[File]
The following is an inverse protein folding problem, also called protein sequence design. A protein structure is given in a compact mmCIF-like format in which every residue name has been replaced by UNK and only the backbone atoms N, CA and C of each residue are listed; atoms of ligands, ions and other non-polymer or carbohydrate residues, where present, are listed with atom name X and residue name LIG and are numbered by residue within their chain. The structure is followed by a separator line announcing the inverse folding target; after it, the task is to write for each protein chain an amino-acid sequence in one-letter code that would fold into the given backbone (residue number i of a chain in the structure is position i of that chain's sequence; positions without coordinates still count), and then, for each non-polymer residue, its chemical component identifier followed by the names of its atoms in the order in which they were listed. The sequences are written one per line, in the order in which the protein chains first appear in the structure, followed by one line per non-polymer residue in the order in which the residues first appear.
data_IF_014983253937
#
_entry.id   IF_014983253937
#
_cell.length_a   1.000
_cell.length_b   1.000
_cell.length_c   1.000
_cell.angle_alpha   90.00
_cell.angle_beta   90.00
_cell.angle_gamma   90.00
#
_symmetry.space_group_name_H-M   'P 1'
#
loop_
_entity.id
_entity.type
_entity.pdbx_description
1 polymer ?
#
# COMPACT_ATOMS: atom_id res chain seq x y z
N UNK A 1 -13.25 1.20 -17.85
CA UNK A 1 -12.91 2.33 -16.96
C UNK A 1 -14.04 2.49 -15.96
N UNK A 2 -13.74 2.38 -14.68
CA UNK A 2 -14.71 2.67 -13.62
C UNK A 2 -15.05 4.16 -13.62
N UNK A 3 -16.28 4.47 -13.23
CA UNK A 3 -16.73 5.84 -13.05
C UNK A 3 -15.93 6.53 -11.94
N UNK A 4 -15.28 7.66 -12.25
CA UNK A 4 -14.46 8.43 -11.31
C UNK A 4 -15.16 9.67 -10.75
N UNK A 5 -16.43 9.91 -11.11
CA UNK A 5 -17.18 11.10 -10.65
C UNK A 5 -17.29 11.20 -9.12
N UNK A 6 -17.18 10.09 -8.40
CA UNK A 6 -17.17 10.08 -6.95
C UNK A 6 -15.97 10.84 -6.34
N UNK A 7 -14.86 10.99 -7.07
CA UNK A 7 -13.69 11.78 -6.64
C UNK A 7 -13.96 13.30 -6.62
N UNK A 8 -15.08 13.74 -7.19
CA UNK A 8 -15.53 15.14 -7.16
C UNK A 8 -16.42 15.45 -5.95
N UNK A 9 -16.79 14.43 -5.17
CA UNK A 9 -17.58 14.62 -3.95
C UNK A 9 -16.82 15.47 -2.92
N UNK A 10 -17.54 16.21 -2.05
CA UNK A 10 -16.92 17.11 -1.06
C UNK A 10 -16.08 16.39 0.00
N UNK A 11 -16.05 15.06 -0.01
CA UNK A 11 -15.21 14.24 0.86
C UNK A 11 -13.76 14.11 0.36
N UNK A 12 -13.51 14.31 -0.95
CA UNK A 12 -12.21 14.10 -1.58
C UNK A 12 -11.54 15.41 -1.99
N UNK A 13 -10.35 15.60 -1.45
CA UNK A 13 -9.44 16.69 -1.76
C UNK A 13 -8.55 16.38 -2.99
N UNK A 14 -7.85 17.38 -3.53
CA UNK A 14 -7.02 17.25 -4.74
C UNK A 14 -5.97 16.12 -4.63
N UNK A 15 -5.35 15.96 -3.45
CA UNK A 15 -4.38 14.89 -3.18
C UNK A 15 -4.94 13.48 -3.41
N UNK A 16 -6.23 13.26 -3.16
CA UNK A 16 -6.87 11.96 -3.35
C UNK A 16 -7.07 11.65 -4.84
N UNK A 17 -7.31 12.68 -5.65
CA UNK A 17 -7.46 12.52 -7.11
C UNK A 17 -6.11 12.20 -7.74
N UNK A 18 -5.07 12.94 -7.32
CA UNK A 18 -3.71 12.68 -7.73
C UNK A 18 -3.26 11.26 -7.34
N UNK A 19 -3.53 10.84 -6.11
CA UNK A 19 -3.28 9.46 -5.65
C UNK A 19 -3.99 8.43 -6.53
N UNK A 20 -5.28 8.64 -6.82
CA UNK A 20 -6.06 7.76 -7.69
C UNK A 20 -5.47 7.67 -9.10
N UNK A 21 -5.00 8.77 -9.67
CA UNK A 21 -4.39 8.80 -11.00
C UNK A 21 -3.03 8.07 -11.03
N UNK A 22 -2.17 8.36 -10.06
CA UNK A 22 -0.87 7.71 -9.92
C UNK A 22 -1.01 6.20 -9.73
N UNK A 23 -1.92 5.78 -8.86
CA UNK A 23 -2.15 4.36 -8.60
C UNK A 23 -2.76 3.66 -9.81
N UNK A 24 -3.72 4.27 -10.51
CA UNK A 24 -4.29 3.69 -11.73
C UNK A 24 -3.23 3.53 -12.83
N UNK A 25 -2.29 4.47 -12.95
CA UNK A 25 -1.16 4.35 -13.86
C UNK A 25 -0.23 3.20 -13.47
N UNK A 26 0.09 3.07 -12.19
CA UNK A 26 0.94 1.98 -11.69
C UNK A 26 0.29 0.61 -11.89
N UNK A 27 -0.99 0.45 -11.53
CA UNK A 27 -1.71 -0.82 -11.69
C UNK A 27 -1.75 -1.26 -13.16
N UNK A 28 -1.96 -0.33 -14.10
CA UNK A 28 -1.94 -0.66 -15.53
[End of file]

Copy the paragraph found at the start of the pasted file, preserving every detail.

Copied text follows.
The following is an inverse protein folding problem, also called protein sequence design. A protein structure is given in a compact mmCIF-like format in which every residue name has been replaced by UNK and only the backbone atoms N, CA and C of each residue are listed; atoms of ligands, ions and other non-polymer or carbohydrate residues, where present, are listed with atom name X and residue name LIG and are numbered by residue within their chain. The structure is followed by a separator line announcing the inverse folding target; after it, the task is to write for each protein chain an amino-acid sequence in one-letter code that would fold into the given backbone (residue number i of a chain in the structure is position i of that chain's sequence; positions without coordinates still count), and then, for each non-polymer residue, its chemical component identifier followed by the names of its atoms in the order in which they were listed. The sequences are written one per line, in the order in which the protein chains first appear in the structure, followed by one line per non-polymer residue in the order in which the residues first appear.